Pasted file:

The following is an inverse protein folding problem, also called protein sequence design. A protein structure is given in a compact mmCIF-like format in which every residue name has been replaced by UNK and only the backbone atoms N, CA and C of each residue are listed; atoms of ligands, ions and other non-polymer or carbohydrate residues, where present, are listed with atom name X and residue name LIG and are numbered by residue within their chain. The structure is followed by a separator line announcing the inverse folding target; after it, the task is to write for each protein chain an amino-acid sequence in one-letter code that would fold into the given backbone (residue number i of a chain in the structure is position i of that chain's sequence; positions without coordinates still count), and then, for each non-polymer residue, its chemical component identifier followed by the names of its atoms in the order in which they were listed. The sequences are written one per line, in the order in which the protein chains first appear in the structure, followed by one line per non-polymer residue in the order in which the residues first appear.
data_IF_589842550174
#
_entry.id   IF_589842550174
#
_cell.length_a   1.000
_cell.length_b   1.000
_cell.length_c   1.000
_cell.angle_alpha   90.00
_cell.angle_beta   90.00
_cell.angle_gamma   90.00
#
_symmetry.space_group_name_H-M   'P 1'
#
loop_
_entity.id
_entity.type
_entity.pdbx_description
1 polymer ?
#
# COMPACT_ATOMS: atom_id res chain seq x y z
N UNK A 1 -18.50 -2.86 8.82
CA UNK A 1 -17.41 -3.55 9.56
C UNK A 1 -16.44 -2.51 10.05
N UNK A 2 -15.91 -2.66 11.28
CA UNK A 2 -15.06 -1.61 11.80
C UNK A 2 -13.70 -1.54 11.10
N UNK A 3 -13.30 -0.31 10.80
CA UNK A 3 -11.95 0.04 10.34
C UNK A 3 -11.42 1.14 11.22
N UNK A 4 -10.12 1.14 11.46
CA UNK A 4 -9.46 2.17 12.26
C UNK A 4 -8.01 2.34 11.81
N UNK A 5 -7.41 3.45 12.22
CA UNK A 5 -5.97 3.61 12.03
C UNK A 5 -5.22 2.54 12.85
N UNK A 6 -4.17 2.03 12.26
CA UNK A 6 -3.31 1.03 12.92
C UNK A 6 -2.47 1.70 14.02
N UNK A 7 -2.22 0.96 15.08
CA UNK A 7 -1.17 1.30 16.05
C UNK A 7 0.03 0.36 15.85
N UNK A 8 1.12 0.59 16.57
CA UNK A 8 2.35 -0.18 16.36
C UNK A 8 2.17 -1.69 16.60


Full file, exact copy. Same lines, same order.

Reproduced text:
The following is an inverse protein folding problem, also called protein sequence design. A protein structure is given in a compact mmCIF-like format in which every residue name has been replaced by UNK and only the backbone atoms N, CA and C of each residue are listed; atoms of ligands, ions and other non-polymer or carbohydrate residues, where present, are listed with atom name X and residue name LIG and are numbered by residue within their chain. The structure is followed by a separator line announcing the inverse folding target; after it, the task is to write for each protein chain an amino-acid sequence in one-letter code that would fold into the given backbone (residue number i of a chain in the structure is position i of that chain's sequence; positions without coordinates still count), and then, for each non-polymer residue, its chemical component identifier followed by the names of its atoms in the order in which they were listed. The sequences are written one per line, in the order in which the protein chains first appear in the structure, followed by one line per non-polymer residue in the order in which the residues first appear.
data_IF_589842550174
#
_entry.id   IF_589842550174
#
_cell.length_a   1.000
_cell.length_b   1.000
_cell.length_c   1.000
_cell.angle_alpha   90.00
_cell.angle_beta   90.00
_cell.angle_gamma   90.00
#
_symmetry.space_group_name_H-M   'P 1'
#
loop_
_entity.id
_entity.type
_entity.pdbx_description
1 polymer ?
#
# COMPACT_ATOMS: atom_id res chain seq x y z
N UNK A 1 -18.50 -2.86 8.82
CA UNK A 1 -17.41 -3.55 9.56
C UNK A 1 -16.44 -2.51 10.05
N UNK A 2 -15.91 -2.66 11.28
CA UNK A 2 -15.06 -1.61 11.80
C UNK A 2 -13.70 -1.54 11.10
N UNK A 3 -13.30 -0.31 10.80
CA UNK A 3 -11.95 0.04 10.34
C UNK A 3 -11.42 1.14 11.22
N UNK A 4 -10.12 1.14 11.46
CA UNK A 4 -9.46 2.17 12.26
C UNK A 4 -8.01 2.34 11.81
N UNK A 5 -7.41 3.45 12.22
CA UNK A 5 -5.97 3.61 12.03
C UNK A 5 -5.22 2.54 12.85
N UNK A 6 -4.17 2.03 12.26
CA UNK A 6 -3.31 1.03 12.92
C UNK A 6 -2.47 1.70 14.02
N UNK A 7 -2.22 0.96 15.08
CA UNK A 7 -1.17 1.30 16.05
C UNK A 7 0.03 0.36 15.85
N UNK A 8 1.12 0.59 16.57
CA UNK A 8 2.35 -0.18 16.36
C UNK A 8 2.17 -1.69 16.60